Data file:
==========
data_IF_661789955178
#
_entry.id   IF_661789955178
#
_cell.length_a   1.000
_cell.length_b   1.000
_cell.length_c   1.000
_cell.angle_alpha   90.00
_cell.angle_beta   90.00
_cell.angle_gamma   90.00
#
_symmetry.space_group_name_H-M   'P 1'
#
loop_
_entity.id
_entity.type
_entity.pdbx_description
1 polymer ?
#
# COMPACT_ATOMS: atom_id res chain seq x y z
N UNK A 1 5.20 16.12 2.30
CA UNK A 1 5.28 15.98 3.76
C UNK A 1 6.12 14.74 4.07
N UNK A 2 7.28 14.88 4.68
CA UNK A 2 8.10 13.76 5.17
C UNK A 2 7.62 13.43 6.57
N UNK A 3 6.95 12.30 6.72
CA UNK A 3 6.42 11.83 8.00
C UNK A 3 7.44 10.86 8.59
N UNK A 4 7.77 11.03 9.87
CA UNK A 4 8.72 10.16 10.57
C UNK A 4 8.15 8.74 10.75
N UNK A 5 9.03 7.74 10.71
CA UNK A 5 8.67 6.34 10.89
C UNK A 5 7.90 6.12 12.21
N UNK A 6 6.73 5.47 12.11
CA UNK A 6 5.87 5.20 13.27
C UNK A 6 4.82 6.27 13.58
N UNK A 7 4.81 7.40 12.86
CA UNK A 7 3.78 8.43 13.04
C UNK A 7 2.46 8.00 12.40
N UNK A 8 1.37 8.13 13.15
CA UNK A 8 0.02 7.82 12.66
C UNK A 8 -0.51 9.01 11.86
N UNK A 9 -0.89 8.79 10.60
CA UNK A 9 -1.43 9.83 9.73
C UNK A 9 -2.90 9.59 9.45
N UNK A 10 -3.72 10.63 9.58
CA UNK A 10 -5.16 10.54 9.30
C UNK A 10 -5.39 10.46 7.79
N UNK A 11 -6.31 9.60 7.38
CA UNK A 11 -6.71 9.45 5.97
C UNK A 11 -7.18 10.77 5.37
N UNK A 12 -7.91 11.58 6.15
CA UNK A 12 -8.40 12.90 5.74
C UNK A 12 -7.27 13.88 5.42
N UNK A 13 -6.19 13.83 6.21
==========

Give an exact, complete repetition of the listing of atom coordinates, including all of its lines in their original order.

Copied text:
data_IF_661789955178
#
_entry.id   IF_661789955178
#
_cell.length_a   1.000
_cell.length_b   1.000
_cell.length_c   1.000
_cell.angle_alpha   90.00
_cell.angle_beta   90.00
_cell.angle_gamma   90.00
#
_symmetry.space_group_name_H-M   'P 1'
#
loop_
_entity.id
_entity.type
_entity.pdbx_description
1 polymer ?
#
# COMPACT_ATOMS: atom_id res chain seq x y z
N UNK A 1 5.20 16.12 2.30
CA UNK A 1 5.28 15.98 3.76
C UNK A 1 6.12 14.74 4.07
N UNK A 2 7.28 14.88 4.68
CA UNK A 2 8.10 13.76 5.17
C UNK A 2 7.62 13.43 6.57
N UNK A 3 6.95 12.30 6.72
CA UNK A 3 6.42 11.83 8.00
C UNK A 3 7.44 10.86 8.59
N UNK A 4 7.77 11.03 9.87
CA UNK A 4 8.72 10.16 10.57
C UNK A 4 8.15 8.74 10.75
N UNK A 5 9.03 7.74 10.71
CA UNK A 5 8.67 6.34 10.89
C UNK A 5 7.90 6.12 12.21
N UNK A 6 6.73 5.47 12.11
CA UNK A 6 5.87 5.20 13.27
C UNK A 6 4.82 6.27 13.58
N UNK A 7 4.81 7.40 12.86
CA UNK A 7 3.78 8.43 13.04
C UNK A 7 2.46 8.00 12.40
N UNK A 8 1.37 8.13 13.15
CA UNK A 8 0.02 7.82 12.66
C UNK A 8 -0.51 9.01 11.86
N UNK A 9 -0.89 8.79 10.60
CA UNK A 9 -1.43 9.83 9.73
C UNK A 9 -2.90 9.59 9.45
N UNK A 10 -3.72 10.63 9.58
CA UNK A 10 -5.16 10.54 9.30
C UNK A 10 -5.39 10.46 7.79
N UNK A 11 -6.31 9.60 7.38
CA UNK A 11 -6.71 9.45 5.97
C UNK A 11 -7.18 10.77 5.37
N UNK A 12 -7.91 11.58 6.15
CA UNK A 12 -8.40 12.90 5.74
C UNK A 12 -7.27 13.88 5.42
N UNK A 13 -6.19 13.83 6.21